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US plays dubious role in arms control

Time:2013-08-26 17:53Source:China Daily Author:Hu Yumin Click:
Two new trends have emerged in international arms control in recent years. First, while considering the functions of nuclear weapons and strategic stability, non-nuclear issues are also taken into account because of the scientific advancements in and pers

Two new trends have emerged in international arms control in recent years. First, while considering the functions of nuclear weapons and strategic stability, non-nuclear issues are also taken into account because of the scientific advancements in and persistent upgrade of arsenals by major countries. Advancements in non-nuclear fields include the missile-defense system, long-distance precision-guided strike systems, and competence in outer space and cyberspace. 

Last month, US President Barack Obama said the US and Russia should reduce their strategic nuclear weapons to 1,000 each based on the new Strategic Arms Reduction Treaty (new START). But Russia emphasized that the power and reach of the US' missile defense and long-distance precision-guided strike systems tilt the strategic balance in Washington's favor. Under such circumstances, Russia can hardly accept the US proposal. 

Second, regional issues have a great impact on global strategic stability. Moscow has reiterated that the range and power of NATO's anti-missile system deployed in Europe is compatible with the US' domestic anti-missile system - and since it is aimed at Russia it shifts global and regional strategic balance in favor of Washington. This problem has become a major obstacle in US-Russia negotiations to reduce their nuclear arsenals, including their strategic and tactical nuclear weapons. 

Moreover, at the geopolitical core of the Asia-Pacific region's security is Western Pacific. In turn, Northeast Asia, especially the Korean Peninsula, is at the core of the Western Pacific region. 

For long, the US' geopolitical map of the region has included its allies such as Japan, the Republic of Korea, Australia, New Zealand and the Philippines, and other friendly countries like Singapore and Thailand. 

As far as the balance of military power is concerned, quality is no less important than quantity. For instance, Japan's expertise in anti-missile, anti-submarine and electronic warfare is world class. And thanks to its close association with the US in military and strategic matters, Japan has gained expertise in these fields. 

The construction of the US' Asia-Pacific anti-missile system covers countries such as Japan and the ROK. The US may extend its system to cover its other allies in the region. Therefore, the impact of this "extended deterrence" on Northeast Asia's security should not be ignored, because more than 50 percent of the US military's long-distance strike mechanisms is concentrated in this region. 

Recently, US Secretary of Defense Chuck Hagel said the ratio would increase to 60 percent within 10 years.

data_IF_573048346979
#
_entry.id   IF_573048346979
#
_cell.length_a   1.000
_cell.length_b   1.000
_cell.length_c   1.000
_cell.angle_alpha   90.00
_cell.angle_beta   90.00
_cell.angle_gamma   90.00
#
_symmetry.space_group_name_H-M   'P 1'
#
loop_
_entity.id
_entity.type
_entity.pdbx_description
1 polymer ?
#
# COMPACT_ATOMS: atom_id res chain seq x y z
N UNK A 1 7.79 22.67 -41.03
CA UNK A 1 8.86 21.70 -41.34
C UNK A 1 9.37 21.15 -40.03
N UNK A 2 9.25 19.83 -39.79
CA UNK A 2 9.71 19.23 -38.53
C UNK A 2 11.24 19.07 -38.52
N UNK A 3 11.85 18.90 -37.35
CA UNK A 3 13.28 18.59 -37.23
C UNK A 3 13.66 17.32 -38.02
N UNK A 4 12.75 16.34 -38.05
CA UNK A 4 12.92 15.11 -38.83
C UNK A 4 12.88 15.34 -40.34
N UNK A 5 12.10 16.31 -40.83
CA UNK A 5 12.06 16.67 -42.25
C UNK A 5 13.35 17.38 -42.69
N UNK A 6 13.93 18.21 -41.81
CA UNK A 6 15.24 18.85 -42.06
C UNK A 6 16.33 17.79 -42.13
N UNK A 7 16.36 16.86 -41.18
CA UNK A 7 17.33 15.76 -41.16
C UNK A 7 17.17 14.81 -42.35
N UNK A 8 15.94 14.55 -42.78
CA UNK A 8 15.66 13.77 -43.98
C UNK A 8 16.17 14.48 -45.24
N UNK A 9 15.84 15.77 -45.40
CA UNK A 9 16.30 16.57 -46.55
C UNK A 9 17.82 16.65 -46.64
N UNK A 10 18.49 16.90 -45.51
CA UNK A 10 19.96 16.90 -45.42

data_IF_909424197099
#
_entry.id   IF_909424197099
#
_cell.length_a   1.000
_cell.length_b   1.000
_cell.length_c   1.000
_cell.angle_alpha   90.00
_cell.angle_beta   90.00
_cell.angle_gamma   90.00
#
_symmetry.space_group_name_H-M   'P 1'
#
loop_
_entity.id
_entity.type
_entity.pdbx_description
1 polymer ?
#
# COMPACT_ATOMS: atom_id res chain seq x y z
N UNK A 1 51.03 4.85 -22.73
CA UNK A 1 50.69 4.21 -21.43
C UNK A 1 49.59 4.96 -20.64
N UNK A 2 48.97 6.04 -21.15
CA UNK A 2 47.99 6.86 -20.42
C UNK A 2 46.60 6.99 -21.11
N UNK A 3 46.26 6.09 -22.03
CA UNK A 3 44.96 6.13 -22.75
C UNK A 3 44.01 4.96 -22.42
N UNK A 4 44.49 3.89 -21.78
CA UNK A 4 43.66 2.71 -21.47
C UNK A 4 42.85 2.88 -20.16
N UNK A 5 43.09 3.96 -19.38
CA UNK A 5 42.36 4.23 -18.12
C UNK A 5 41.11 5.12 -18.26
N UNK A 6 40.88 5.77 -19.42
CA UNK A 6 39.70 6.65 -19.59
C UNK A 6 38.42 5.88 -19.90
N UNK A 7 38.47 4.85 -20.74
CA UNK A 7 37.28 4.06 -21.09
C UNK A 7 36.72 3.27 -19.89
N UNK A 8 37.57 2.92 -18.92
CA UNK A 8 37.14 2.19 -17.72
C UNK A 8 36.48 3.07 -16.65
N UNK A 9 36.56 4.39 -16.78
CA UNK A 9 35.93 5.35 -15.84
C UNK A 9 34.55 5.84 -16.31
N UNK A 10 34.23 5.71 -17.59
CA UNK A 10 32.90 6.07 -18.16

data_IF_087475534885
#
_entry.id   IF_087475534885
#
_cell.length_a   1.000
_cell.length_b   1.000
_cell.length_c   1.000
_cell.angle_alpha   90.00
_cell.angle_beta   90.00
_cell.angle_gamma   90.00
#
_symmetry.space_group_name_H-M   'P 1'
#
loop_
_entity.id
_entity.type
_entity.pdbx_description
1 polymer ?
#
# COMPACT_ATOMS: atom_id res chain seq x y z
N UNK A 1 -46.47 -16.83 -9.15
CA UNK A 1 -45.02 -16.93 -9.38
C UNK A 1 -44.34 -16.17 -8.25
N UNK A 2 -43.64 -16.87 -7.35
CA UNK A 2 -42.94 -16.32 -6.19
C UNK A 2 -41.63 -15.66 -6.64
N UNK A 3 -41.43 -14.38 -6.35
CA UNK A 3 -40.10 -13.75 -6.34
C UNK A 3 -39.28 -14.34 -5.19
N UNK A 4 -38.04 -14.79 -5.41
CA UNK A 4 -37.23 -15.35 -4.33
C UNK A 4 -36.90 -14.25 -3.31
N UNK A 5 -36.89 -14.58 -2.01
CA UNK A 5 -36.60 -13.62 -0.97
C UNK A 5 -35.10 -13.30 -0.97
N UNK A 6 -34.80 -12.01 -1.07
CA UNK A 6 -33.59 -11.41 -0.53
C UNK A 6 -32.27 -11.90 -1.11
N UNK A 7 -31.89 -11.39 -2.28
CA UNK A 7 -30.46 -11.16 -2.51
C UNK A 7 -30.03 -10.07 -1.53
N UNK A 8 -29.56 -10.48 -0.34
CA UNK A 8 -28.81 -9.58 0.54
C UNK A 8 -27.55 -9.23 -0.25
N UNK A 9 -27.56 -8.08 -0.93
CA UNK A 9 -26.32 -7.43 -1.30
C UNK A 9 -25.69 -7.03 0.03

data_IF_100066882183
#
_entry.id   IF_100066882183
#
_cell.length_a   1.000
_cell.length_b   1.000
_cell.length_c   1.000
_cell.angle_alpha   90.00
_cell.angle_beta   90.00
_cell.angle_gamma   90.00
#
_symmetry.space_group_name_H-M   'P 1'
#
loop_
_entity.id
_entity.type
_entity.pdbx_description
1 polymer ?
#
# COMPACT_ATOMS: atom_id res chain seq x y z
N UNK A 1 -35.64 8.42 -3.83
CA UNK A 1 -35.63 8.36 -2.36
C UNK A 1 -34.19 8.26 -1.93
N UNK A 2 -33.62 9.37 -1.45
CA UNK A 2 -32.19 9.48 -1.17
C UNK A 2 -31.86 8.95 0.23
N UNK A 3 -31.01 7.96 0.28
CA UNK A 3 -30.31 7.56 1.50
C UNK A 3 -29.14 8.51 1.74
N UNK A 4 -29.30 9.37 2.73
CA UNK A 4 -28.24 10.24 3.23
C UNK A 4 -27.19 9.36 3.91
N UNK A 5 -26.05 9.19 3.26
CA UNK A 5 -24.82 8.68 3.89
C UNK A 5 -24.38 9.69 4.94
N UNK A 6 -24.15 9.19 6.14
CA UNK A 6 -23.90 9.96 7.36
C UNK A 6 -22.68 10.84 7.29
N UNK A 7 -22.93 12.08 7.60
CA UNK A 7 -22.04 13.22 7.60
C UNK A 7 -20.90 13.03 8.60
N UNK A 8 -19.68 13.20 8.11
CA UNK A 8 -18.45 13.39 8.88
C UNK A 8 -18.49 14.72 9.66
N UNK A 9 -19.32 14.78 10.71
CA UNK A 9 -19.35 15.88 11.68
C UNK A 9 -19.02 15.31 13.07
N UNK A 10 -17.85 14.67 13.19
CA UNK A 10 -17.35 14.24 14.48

But at the beginning of the year, US Secretary of State John Kerry had said that the already heightened presence of American military and its continuous strengthening in the Asia-Pacific region could create misgivings among other countries. Kerry's views are more pertinent and conscientious. 

The two new arms control trends are mainly propelled by security strategies, which are both offensive and defensive in nature in terms of weapon systems, including nuclear and conventional weapons, and outer space and information technologies. 

Countries that already enjoy key advantages in some fields of arms control lock others to "the learning curve" by entering into treaties that refine the development of specific arms' technologies. And the technologically advanced countries unilaterally violate international rules when they develop key weapon technologies prohibited by global treaties. 

There are two views on strategic stability. One focuses on universal security and tries to avoid conflicts and turbulences that may destroy the global and/or regional security environment. The other is about maintaining the superpower's (the US') dominant position in the world and tries to contain any challenge that may enhance other countries' status. 

The US uses double standards in arms control and non-proliferation, and believes that strategic security should help it maintain its advantageous position in the international order. In international politics, especially in the case of the Korean Peninsula and Iranian nuclear issues, the two views and their extended policies have common as well as conflicting elements, making international issues too complicated to be resolved. 

The recent exposure of US National Security Bureau's secret surveillance program PRISM proves how different Washington's declared policy and operational policy could be. More importantly, the gigantic global monitoring program reflects the US' strategic intention to deter any country in Eurasia to challenge its dominating position. After the end of the Cold War, such strategic intentions smell of hegemony and undermine global and regional strategic stability. 

China, which believes in universal security, has been playing a constructive role in stabilizing the global strategic structure because it holds a more reasonable view of security and stability. Different from the mirror-imaging weapons' system, China pursues asymmetric strategic stability based on comparatively low and defensive levels of arms. And it sticks to its promise of not being the first to use nuclear weapons, which reflects its strong belief in global and regional strategic stability.  (Editor:军控协会)

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